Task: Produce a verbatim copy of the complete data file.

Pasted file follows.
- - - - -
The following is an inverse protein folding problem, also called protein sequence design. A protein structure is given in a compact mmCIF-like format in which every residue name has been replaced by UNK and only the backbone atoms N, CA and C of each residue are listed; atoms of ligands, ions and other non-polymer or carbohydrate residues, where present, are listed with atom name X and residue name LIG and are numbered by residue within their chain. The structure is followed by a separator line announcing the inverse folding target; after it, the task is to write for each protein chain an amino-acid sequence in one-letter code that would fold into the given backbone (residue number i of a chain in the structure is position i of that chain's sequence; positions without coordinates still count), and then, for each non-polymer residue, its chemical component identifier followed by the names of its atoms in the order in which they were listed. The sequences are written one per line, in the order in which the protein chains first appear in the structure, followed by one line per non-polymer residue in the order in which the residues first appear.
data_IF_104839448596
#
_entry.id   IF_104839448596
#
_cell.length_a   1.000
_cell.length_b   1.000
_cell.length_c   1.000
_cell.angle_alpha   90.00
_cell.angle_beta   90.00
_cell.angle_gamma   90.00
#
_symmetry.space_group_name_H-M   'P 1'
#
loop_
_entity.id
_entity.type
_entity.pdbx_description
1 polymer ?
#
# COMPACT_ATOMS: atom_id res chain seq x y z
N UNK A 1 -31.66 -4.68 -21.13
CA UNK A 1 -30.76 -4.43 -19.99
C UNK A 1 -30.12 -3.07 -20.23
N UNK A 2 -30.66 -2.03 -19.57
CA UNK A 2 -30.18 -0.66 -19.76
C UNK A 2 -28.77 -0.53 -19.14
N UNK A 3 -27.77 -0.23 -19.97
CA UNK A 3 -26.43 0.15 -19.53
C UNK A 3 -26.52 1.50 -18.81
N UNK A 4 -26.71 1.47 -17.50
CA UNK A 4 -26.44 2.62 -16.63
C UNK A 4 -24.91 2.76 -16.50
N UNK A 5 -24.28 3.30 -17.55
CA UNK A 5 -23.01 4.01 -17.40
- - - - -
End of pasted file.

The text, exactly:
The following is an inverse protein folding problem, also called protein sequence design. A protein structure is given in a compact mmCIF-like format in which every residue name has been replaced by UNK and only the backbone atoms N, CA and C of each residue are listed; atoms of ligands, ions and other non-polymer or carbohydrate residues, where present, are listed with atom name X and residue name LIG and are numbered by residue within their chain. The structure is followed by a separator line announcing the inverse folding target; after it, the task is to write for each protein chain an amino-acid sequence in one-letter code that would fold into the given backbone (residue number i of a chain in the structure is position i of that chain's sequence; positions without coordinates still count), and then, for each non-polymer residue, its chemical component identifier followed by the names of its atoms in the order in which they were listed. The sequences are written one per line, in the order in which the protein chains first appear in the structure, followed by one line per non-polymer residue in the order in which the residues first appear.
data_IF_104839448596
#
_entry.id   IF_104839448596
#
_cell.length_a   1.000
_cell.length_b   1.000
_cell.length_c   1.000
_cell.angle_alpha   90.00
_cell.angle_beta   90.00
_cell.angle_gamma   90.00
#
_symmetry.space_group_name_H-M   'P 1'
#
loop_
_entity.id
_entity.type
_entity.pdbx_description
1 polymer ?
#
# COMPACT_ATOMS: atom_id res chain seq x y z
N UNK A 1 -31.66 -4.68 -21.13
CA UNK A 1 -30.76 -4.43 -19.99
C UNK A 1 -30.12 -3.07 -20.23
N UNK A 2 -30.66 -2.03 -19.57
CA UNK A 2 -30.18 -0.66 -19.76
C UNK A 2 -28.77 -0.53 -19.14
N UNK A 3 -27.77 -0.23 -19.97
CA UNK A 3 -26.43 0.15 -19.53
C UNK A 3 -26.52 1.50 -18.81
N UNK A 4 -26.71 1.47 -17.50
CA UNK A 4 -26.44 2.62 -16.63
C UNK A 4 -24.91 2.76 -16.50
N UNK A 5 -24.28 3.30 -17.55
CA UNK A 5 -23.01 4.01 -17.40